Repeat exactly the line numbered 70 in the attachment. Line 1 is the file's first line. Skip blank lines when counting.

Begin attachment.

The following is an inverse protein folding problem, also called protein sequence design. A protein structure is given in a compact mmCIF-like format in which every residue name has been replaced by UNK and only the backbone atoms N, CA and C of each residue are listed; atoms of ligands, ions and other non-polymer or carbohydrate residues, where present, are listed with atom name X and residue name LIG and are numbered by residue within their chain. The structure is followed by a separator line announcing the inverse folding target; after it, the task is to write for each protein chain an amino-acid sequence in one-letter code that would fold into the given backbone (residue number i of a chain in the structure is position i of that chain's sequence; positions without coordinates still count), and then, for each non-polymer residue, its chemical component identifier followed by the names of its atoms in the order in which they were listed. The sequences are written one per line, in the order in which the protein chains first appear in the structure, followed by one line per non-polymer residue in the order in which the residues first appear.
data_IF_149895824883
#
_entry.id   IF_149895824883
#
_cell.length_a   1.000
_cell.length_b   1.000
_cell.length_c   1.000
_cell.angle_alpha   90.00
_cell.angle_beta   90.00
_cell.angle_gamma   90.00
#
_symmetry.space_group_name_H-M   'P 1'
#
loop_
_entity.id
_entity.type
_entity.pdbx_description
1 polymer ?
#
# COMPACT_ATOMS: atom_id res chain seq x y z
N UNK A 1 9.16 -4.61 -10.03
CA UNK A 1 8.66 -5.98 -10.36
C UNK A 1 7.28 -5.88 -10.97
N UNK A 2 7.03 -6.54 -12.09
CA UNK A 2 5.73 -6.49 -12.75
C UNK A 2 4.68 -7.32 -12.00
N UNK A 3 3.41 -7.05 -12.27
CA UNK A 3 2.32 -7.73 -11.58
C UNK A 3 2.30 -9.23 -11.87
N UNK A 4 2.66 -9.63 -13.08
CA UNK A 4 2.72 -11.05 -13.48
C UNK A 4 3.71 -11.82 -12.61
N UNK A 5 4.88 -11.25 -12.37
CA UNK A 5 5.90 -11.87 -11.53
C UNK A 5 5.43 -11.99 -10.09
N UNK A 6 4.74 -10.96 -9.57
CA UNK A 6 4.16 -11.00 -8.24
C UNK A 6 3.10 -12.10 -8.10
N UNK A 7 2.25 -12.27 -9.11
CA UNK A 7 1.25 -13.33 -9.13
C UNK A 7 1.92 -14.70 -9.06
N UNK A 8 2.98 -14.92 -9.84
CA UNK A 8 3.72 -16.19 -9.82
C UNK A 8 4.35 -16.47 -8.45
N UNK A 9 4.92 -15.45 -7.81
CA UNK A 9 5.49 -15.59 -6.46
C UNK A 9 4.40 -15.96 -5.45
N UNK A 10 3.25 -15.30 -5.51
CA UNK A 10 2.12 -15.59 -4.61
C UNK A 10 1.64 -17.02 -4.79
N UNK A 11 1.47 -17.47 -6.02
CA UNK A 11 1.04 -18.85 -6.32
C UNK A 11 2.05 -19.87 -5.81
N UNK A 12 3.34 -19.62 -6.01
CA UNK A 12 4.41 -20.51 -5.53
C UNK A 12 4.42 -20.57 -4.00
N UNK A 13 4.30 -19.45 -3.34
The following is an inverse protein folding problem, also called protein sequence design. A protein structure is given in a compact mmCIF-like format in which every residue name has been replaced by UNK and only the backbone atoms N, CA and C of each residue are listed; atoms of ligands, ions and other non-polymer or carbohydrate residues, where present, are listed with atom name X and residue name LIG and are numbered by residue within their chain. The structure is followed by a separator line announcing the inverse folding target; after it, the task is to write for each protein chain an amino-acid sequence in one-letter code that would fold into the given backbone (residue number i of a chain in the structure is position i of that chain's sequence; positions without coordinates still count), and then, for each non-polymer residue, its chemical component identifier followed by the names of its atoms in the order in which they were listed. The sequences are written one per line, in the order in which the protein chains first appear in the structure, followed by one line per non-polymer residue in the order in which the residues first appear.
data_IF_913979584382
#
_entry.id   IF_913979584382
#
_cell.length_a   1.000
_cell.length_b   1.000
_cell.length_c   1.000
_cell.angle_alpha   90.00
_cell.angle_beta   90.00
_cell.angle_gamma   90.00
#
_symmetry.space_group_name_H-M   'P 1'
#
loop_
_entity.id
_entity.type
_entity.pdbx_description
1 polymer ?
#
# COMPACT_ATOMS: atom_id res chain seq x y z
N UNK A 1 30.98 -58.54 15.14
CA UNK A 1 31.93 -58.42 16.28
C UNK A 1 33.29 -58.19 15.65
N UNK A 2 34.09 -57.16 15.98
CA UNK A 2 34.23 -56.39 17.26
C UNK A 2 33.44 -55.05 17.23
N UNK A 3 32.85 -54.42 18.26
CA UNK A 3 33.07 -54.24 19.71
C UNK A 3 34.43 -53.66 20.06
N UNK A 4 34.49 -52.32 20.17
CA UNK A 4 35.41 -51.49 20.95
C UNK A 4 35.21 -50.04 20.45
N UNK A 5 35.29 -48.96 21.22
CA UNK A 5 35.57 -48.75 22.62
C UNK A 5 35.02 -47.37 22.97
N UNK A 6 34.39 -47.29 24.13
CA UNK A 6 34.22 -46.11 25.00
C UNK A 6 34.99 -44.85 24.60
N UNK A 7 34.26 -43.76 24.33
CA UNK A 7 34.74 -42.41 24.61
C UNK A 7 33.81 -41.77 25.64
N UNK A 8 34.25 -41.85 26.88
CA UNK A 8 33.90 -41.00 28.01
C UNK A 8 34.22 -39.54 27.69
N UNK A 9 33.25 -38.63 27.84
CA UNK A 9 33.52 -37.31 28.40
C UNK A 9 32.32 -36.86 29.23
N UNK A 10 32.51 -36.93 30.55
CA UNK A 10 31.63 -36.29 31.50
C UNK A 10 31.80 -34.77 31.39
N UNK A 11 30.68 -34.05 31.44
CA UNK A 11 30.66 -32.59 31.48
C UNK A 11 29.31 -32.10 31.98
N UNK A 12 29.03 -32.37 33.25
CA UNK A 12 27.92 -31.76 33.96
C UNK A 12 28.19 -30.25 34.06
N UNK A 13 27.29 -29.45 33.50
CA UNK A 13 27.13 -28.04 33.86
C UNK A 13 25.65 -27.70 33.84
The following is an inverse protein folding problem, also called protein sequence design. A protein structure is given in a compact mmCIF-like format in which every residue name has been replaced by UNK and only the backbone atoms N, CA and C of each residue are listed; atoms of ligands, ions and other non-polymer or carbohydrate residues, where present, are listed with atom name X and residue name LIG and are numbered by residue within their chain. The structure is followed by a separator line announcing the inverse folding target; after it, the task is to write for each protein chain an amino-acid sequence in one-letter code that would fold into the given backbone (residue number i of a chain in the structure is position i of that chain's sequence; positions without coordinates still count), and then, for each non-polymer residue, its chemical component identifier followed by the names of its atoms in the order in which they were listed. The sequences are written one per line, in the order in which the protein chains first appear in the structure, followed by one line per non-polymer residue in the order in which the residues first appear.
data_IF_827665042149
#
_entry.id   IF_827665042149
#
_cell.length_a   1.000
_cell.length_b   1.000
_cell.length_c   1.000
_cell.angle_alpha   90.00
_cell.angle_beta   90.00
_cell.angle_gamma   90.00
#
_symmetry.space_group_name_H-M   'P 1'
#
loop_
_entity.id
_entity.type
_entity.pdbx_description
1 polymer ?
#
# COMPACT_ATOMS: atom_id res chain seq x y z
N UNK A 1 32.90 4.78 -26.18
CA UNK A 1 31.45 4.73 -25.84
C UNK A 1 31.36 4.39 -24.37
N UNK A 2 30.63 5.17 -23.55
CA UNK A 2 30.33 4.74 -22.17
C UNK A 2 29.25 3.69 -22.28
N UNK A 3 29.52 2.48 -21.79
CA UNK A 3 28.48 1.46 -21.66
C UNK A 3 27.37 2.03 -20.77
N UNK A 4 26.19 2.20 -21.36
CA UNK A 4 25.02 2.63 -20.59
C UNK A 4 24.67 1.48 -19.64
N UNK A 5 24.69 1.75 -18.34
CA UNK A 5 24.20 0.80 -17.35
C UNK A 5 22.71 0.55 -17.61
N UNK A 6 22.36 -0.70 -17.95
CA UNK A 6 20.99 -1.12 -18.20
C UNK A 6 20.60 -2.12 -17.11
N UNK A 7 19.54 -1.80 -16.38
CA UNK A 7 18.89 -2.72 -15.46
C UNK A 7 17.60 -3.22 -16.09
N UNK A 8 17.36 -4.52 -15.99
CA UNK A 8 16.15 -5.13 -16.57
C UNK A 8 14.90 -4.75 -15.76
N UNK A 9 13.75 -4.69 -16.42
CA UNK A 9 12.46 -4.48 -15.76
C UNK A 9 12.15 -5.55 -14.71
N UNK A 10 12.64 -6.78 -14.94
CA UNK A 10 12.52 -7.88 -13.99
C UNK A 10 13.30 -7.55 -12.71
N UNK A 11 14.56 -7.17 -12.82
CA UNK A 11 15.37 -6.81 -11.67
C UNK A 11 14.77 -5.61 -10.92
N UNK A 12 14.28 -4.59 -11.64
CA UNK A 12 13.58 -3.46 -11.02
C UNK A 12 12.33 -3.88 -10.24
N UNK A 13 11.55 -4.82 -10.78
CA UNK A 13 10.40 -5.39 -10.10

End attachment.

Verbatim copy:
#